Dell announced this morning that it has pulled the trigger on a $3.9-billion acquisition of Perot Systems. Some observers think Dell is overpaying for Perot, whose revenues have been falling. It’s true: As a standalone entity, judged on earnings per share and business fundamentals, Perot isn’t worth the premium Dell has offered.
Still, it’s important to understand the Perot acquisition as a strategic necessity for Dell. It’s also important to consider that Dell will add incremental product sales through Perot’s accounts. Those product sales will include not only the PCs and servers Dell markets today, but also the products and technologies it will add through further acquisitions.
Strategically, Dell had two broad choices: It could go deeper into consumer products, from which it currently derives approximately 20 percent of its revenue, or it could strengthen its enterprise offerings. It wisely chose the latter.
After it has integrated and digested Perot, Dell will have a real services organization — with a stable of paying customers — that can do more than install and support PCs and servers. At that point, Dell can look at acquiring enterprise-oriented software companies whose products fit Perot’s sales-engagement model and target markets.
So, Perot helps Dell achieve an important objective, though at considerable cost.
Even with the Perot acquisition, Dell’s services division will be significantly smaller than IBM’s or HP’s. Where those organizations can go broad and deep, technologically and in terms of the vertical markets they serve, Dell will take a different approach.
Perot derives nearly half its revenue from the healthcare sector, with another 25 precent coming from the government sector. As part of its stimulus spending, the Obama Administration is pouring money into healthcare to expedite the digitalization of medical records. With Perot in hand, Dell expects to tap into some of that largesse. (The companies already had a healthcare-related partnership pertaining to electronic medical records (EMR). This acquisition could be read as a sign that the partnership was bearing fruit).
Similarly, the Obama Administration has mandated that federal governments update and upgrade their IT infrastructure. Again, Dell hopes to leverage Perot to get at that business.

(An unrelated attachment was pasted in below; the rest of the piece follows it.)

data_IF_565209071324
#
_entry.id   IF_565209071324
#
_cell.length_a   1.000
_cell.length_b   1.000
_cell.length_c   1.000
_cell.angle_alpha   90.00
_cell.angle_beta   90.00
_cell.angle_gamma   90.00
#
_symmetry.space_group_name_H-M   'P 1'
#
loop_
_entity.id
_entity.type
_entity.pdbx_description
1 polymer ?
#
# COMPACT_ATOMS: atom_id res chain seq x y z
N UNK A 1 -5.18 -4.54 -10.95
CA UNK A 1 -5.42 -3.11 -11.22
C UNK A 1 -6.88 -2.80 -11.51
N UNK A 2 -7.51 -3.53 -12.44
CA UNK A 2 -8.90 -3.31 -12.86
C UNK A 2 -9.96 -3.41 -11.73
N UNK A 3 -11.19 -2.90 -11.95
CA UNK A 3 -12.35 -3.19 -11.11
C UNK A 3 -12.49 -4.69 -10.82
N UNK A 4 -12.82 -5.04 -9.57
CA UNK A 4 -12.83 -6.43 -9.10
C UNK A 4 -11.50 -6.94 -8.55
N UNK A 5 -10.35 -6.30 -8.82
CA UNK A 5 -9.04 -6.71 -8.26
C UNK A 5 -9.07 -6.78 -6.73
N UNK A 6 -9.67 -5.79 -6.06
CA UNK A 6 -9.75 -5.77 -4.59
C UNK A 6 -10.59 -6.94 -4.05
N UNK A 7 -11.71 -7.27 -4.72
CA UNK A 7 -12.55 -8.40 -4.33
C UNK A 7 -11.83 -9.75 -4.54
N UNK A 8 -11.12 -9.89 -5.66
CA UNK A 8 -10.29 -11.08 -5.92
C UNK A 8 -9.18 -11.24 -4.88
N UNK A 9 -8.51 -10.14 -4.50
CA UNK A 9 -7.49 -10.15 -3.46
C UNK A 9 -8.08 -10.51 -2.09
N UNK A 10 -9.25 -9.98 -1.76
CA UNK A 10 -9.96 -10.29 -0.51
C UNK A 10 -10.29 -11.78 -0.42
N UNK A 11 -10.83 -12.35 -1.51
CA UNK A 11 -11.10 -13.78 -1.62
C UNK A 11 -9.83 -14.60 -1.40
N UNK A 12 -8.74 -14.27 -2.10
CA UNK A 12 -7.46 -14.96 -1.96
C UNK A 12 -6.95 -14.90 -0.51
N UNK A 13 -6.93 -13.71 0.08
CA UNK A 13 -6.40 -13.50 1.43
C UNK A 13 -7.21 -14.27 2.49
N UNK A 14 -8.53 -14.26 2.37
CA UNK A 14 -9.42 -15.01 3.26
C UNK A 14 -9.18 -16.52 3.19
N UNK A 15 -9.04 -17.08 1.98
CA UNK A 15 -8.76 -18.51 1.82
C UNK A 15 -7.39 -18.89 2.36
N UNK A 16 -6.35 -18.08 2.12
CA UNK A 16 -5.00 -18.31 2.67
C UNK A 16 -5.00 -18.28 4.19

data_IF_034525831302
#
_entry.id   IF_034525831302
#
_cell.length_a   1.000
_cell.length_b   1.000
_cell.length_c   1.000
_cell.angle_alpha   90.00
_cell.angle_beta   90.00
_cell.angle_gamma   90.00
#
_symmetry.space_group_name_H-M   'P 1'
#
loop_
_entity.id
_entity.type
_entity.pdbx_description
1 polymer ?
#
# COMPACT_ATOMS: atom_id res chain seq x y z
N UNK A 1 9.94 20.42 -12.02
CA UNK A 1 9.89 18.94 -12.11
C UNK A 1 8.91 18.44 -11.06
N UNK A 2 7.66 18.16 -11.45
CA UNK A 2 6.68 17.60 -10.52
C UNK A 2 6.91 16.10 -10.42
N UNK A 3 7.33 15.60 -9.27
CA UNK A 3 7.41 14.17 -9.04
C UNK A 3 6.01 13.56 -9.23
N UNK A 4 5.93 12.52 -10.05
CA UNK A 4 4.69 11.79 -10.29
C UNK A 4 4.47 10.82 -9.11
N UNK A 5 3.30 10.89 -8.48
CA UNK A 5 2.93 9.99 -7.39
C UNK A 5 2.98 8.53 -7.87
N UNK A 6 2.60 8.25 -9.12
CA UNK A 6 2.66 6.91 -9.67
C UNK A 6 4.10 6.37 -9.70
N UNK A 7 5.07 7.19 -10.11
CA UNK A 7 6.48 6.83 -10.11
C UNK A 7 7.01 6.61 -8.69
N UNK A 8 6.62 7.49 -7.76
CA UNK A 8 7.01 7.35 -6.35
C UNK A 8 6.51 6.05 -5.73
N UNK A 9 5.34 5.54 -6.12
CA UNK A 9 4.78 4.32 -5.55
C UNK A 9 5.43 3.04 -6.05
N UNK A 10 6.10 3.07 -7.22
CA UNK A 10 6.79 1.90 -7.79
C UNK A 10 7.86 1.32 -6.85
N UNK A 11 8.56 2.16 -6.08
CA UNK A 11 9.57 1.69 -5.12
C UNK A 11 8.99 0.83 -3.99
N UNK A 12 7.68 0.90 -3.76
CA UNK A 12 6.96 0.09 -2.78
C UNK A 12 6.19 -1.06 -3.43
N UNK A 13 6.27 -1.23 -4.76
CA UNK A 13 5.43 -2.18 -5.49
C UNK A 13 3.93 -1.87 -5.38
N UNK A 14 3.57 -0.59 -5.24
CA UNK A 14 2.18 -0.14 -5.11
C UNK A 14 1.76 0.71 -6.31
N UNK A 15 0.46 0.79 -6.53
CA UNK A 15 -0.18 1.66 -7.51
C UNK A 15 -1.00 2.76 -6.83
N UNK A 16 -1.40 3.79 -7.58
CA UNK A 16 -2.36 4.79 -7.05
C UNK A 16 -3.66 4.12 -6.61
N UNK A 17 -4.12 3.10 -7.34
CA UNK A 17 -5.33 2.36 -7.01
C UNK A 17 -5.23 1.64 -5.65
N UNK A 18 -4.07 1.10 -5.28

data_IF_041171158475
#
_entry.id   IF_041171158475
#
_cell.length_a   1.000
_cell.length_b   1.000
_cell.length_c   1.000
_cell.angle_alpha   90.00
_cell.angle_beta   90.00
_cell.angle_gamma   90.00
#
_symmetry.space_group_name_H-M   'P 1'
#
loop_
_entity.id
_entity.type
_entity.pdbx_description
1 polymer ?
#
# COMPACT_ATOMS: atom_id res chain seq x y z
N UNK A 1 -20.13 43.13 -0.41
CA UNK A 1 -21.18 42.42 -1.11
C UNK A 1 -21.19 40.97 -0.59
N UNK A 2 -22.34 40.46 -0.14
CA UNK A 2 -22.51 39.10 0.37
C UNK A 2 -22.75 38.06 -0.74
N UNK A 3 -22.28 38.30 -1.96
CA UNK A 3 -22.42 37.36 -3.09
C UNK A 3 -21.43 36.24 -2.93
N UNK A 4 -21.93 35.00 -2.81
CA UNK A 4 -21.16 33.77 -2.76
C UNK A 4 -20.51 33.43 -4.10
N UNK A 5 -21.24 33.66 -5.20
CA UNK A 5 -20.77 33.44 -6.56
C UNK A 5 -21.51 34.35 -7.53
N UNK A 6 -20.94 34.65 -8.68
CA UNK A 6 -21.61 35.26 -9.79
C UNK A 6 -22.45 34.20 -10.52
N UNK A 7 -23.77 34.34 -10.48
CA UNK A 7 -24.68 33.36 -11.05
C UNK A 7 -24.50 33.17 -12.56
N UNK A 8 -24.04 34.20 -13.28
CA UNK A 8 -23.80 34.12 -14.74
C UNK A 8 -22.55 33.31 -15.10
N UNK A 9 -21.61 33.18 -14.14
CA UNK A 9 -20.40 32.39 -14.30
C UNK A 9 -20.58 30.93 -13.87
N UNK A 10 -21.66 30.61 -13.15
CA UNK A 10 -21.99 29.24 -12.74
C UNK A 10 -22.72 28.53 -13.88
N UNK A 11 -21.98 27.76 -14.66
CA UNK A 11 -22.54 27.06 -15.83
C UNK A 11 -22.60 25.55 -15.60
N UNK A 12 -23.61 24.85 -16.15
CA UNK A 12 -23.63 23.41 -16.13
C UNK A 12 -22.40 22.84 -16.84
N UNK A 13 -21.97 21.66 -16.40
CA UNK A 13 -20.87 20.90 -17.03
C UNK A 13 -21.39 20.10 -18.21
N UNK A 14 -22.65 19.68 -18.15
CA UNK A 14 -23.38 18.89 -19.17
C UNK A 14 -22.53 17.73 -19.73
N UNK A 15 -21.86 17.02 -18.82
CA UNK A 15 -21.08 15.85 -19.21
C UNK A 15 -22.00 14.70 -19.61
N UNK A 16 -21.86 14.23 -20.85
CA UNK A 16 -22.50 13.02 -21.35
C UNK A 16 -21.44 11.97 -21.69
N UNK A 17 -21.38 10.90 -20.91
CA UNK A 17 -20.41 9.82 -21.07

In acquiring a services company that is positioned to benefit from government-stimulus funds, Dell seems to be acknowledging that following government money is a better near- and intermediate-term strategy than trying to benefit from what might be an invisible recovery in the private sector. Publicly listed companies that have managed to produce earnings this year invariably have done so on cost cuts rather than on revenue growth. Speaking of which, Dell also foresees “efficiencies” deriving from this deal.
Some detractors are criticizing Dell for buying a services firm with such a heavy dependence on two vertical markets. Actually, I think Dell saw the same thing as a positive, not a negative. Dell believes healthcare and government have money to spend, unlike many other industries that are reducing expenditures.
The move also signifies that Dell will not be making a high-profile acquisition in the consumer space. Don’t expect Dell to reach into its pocket to buy, for example. Palm. That’s not likely to happen unless Michael Dell loses his mind.
Instead, you might see Dell follow this acquisition with purchases of companies involved in information management and storage. Healthcare organizations and government departments are bureaucracies that produce copious documentation. Consequently, they have an ongoing need to efficiently manage and store documentation.
Obvious Dell acquisition candidates include CommVault, with which Dell has an OEM partnership, and GlassHouse Technologies, which also partners with Dell. Given the vertical-market orientation of Perot, Dell also might take a serious look at file-virtualization technologies.
Dell will want to push more than PCs and servers into the Perot installed base. Further acquisitions are sure to follow.